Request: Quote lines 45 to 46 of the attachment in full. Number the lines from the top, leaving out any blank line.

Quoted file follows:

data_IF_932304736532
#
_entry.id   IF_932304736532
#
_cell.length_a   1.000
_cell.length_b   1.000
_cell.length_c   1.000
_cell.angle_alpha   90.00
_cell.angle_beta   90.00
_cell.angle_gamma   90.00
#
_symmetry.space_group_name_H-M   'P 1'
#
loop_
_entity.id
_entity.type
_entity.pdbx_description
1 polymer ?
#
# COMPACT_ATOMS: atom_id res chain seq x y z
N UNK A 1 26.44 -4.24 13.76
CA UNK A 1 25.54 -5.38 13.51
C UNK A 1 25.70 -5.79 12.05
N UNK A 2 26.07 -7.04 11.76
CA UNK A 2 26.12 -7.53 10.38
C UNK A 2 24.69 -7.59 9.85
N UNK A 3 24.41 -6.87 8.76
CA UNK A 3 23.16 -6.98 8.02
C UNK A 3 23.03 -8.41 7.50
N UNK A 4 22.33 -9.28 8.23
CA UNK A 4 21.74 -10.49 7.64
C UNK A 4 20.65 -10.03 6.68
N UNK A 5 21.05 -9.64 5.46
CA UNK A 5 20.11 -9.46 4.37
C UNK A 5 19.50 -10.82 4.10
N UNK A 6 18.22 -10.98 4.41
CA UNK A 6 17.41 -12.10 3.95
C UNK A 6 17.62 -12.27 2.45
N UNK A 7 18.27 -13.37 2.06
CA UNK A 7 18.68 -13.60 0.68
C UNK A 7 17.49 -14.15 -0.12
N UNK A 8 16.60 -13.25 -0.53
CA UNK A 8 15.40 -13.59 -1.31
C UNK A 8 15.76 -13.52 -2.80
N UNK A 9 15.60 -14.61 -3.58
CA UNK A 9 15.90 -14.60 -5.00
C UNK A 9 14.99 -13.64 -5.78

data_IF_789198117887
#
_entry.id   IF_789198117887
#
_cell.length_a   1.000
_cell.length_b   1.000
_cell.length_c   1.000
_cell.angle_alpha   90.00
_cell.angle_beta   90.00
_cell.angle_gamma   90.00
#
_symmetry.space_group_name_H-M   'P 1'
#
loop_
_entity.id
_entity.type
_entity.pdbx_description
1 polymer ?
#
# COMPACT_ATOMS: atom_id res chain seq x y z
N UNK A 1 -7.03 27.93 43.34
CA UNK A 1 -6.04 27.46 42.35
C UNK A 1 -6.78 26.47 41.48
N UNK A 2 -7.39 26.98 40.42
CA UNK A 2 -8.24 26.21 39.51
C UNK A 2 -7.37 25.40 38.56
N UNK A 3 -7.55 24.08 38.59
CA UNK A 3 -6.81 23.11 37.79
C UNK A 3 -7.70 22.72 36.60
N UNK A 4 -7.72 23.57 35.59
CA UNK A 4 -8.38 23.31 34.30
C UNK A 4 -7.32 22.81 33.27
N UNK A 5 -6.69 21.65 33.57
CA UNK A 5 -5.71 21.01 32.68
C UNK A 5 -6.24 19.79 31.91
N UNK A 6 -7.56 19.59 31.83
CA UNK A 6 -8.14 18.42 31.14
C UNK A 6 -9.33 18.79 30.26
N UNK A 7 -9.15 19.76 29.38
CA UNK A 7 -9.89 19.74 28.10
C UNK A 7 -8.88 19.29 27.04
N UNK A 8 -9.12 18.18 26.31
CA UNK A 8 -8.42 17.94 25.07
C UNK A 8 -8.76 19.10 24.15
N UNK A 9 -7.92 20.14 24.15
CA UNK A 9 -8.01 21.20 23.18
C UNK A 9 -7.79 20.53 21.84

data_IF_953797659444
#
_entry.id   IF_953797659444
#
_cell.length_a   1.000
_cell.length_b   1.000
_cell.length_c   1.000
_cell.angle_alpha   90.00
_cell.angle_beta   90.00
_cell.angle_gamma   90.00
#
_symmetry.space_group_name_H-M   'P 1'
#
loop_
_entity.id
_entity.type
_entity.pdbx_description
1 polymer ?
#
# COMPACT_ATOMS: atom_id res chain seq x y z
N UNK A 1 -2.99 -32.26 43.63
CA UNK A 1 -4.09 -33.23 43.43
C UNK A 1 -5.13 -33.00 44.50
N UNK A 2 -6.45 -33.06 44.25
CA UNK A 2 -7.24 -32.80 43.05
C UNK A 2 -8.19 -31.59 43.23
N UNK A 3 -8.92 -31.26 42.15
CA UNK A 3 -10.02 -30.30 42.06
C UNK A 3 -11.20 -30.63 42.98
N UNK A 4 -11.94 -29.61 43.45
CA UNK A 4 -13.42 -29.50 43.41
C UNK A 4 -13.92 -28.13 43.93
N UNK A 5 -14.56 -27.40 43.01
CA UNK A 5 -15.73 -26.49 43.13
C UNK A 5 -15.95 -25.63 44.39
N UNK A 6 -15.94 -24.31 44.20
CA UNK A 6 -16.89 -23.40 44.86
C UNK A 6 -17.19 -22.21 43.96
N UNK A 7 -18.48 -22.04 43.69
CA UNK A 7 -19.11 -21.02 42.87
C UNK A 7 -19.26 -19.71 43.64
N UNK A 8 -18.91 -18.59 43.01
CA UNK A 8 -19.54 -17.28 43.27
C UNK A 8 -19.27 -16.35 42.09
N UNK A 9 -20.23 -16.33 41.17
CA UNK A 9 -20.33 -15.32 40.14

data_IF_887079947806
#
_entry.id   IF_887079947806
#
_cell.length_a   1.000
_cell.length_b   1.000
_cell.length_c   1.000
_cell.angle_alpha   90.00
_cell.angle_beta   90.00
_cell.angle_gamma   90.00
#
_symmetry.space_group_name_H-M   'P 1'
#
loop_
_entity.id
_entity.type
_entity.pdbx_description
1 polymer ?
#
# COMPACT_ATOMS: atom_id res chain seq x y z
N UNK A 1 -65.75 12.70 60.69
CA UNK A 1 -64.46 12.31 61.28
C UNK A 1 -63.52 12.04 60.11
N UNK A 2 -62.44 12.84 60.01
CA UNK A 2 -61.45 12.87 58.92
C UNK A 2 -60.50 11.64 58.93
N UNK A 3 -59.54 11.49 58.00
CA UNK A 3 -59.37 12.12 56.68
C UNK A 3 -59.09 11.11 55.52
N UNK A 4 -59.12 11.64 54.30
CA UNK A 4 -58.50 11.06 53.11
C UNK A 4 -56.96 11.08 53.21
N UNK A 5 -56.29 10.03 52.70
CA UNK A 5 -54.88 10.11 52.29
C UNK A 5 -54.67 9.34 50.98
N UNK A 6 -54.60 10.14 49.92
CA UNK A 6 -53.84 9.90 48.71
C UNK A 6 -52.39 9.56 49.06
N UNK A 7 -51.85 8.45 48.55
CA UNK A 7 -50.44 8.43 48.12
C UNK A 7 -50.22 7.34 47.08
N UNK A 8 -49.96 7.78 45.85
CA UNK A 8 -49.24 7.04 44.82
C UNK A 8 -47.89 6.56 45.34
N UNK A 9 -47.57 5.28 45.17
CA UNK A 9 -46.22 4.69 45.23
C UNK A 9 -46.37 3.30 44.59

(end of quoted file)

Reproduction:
N UNK A 9 15.60 -14.61 -3.58
CA UNK A 9 15.90 -14.60 -5.00